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Putting on a seatbelt in a cab sometimes seems like the biggest effort in the world. Because, really, you’re only going to be in the cab for five minutes, you don’t know where that piece of fabric has been or whose neck it has touched and you also want to be able to lean forward when the meter goes on so you can turn off the Taxi TV the instant it starts to jabber away. However — if those ads instated back in December (on the TVs, mind you) didn’t send a motherly reminder to buckle up — then maybe these New York Daily News stories today will. Daily News explains how people who don’t put their seatbelts on in cabs are getting gruesome injuries after their faces slam into the plastic partitions in between riders and drivers. And there’s a picture!
Injuries the Daily News enumerates include “busted noses, broken teeth, cuts and even brain trauma” and can come from even minor jolts in the forward motion of the cab.
“We don’t have a good system to count them, but there isn’t a week that goes by that we don’t see at least two patients with these terrible injuries,” Dr. Lewis Goldfrank told the Daily News. Golfrank is the chairman of emergency medicine at Bellevue Hospital and NYU Langone Medical Center.
According to a December New York Post story, about 65 percent of yellow-cab passengers don’t wear seatbelts, while 90 percent of people driving in private cars do.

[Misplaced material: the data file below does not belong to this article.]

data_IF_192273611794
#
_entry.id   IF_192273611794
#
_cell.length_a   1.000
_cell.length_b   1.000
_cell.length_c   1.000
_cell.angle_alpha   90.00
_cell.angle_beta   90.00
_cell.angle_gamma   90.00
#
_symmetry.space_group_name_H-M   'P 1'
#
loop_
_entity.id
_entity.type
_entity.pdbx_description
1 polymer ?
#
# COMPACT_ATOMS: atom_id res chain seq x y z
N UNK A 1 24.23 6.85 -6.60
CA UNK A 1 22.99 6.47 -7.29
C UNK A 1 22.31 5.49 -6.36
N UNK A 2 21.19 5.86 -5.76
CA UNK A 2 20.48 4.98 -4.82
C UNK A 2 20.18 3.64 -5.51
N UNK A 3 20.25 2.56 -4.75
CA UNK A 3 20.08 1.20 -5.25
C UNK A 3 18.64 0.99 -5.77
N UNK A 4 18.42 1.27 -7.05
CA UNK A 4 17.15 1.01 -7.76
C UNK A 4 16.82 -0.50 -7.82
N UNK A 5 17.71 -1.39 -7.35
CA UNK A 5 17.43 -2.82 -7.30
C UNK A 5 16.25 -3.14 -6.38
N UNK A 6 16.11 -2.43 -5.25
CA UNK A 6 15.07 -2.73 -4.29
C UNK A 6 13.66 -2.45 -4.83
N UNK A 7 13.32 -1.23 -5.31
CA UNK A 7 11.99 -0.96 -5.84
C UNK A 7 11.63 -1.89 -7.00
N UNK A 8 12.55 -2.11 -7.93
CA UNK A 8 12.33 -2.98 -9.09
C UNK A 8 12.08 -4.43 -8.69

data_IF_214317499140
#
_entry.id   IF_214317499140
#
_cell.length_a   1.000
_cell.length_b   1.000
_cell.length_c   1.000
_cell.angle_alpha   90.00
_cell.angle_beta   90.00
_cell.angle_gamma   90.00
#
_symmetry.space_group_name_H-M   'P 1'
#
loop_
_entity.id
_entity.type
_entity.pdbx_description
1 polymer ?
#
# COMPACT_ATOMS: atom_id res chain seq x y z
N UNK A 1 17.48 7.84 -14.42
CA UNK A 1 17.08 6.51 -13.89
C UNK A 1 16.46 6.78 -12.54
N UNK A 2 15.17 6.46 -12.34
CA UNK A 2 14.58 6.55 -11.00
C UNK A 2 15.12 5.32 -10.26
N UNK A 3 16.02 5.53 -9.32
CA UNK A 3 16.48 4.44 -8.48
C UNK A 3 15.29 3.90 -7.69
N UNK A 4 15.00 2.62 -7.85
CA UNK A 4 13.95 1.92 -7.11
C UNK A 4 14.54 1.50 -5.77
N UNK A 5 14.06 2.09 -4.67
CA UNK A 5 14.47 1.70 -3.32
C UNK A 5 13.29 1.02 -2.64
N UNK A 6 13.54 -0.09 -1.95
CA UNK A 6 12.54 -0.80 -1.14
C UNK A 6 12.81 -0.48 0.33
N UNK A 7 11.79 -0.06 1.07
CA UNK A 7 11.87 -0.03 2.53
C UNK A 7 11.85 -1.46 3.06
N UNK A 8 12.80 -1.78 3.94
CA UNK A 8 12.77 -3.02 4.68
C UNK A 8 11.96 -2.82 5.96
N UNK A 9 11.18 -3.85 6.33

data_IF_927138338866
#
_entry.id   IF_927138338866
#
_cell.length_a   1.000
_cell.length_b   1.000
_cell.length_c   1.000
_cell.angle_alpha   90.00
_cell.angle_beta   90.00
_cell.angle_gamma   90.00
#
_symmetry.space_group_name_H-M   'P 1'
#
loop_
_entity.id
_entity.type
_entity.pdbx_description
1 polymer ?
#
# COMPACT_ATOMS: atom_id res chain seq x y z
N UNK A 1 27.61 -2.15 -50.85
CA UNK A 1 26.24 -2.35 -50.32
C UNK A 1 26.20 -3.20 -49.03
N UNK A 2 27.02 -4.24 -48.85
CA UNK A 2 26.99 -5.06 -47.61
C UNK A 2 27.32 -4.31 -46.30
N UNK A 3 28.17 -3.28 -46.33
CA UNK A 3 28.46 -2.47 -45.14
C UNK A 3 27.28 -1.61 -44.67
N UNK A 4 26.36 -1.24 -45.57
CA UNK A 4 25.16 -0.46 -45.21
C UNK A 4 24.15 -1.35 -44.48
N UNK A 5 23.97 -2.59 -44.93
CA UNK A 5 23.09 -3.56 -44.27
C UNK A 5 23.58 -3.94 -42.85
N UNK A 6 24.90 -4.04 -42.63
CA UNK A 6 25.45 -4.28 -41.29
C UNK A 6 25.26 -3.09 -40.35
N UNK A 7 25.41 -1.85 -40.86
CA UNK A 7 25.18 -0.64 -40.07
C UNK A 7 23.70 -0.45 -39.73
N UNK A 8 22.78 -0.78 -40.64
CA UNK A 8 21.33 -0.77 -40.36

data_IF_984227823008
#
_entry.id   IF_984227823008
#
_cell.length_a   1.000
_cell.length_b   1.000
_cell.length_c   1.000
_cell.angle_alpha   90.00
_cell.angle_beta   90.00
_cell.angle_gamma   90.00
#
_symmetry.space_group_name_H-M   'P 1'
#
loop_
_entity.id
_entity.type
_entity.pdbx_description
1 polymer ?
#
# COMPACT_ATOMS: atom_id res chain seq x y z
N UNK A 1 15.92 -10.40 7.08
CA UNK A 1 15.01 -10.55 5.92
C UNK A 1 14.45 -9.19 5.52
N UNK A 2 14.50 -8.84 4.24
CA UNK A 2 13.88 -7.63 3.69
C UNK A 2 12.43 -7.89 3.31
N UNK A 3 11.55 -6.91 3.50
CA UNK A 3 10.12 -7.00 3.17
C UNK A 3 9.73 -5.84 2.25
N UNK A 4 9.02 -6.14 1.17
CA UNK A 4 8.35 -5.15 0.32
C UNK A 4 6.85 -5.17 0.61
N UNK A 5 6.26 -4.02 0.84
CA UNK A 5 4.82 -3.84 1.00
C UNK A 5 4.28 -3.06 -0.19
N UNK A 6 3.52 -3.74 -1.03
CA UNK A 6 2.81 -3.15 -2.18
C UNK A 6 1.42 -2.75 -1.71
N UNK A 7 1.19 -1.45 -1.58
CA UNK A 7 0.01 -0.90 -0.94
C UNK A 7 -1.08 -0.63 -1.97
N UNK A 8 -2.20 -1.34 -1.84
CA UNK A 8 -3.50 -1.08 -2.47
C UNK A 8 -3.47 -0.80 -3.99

One Daily News piece features the tale of Bankrate.com CEO Thomas Evans who got a broken nose, cuts on his face and six stitches as a result of his cab rear-ending another car. And Evans — sans-seatbelt — was leaning forward to turn off his Taxi TV when the accident occurred and his face made contact with the partition! Folks, moral of the story: getting rid of the annoying blabber isn’t worth a banged up visage.
If Evans’ story wasn’t enough, the Daily News has a separate article about Jane Lee, whose nose was broken, eyelid was cut and face was lacerated in a cab accident that forced her into the partition. Her friend, who was in the same cab, had a brain bleed. Both were, you guessed it, not wearing seatbelts.
So can we revise our reasoning for not buckling up now?
At least the “Taxi of Tomorrow” should be better.